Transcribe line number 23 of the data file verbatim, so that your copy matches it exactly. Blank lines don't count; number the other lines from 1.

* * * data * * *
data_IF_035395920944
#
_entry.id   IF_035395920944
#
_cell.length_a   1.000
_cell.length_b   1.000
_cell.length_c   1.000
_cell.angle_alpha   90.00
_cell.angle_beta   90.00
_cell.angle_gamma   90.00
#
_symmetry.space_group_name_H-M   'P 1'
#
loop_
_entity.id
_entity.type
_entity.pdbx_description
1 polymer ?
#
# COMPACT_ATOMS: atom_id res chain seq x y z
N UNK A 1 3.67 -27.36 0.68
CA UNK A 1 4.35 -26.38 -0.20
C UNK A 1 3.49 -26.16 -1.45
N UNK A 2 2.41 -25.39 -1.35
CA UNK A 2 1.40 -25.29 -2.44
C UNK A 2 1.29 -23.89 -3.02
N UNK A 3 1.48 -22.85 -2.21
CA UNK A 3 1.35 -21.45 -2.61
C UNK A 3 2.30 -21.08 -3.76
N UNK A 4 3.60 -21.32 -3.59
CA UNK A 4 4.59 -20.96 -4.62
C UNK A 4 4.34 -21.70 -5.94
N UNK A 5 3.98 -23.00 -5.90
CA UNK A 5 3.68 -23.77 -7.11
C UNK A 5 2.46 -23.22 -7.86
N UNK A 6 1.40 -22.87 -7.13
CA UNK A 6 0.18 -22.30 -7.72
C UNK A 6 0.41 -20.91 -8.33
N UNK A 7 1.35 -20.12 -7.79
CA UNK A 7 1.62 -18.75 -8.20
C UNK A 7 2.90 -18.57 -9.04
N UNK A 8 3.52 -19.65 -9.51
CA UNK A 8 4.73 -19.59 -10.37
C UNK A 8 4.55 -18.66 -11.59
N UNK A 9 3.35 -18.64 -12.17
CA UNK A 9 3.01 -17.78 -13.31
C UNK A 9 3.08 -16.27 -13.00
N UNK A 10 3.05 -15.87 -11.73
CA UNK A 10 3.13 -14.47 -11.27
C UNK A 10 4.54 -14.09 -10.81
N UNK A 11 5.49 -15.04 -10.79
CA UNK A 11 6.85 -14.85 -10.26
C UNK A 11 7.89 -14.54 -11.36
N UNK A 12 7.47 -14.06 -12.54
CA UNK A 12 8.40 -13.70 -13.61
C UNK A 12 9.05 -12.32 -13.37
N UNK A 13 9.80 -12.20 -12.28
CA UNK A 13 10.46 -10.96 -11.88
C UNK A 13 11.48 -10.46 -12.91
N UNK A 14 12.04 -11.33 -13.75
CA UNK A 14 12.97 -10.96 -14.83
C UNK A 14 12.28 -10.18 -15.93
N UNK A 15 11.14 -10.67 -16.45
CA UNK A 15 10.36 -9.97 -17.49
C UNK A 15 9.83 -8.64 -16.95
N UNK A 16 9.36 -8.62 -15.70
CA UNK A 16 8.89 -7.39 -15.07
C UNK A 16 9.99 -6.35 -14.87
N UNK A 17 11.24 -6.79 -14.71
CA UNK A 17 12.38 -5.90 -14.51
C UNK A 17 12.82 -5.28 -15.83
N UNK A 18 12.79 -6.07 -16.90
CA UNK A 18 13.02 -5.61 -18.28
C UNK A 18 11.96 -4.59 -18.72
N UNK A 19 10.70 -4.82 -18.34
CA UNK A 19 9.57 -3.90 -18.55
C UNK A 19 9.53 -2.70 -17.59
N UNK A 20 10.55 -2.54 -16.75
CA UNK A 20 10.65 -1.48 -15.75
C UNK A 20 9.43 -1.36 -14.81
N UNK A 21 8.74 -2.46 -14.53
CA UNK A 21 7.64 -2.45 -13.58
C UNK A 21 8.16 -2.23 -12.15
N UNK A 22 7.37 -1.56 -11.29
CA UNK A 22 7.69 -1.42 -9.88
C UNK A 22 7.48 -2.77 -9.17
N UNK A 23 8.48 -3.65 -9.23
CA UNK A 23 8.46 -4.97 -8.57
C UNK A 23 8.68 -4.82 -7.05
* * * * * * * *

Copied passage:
C UNK A 1 3.49 -26.16 -1.45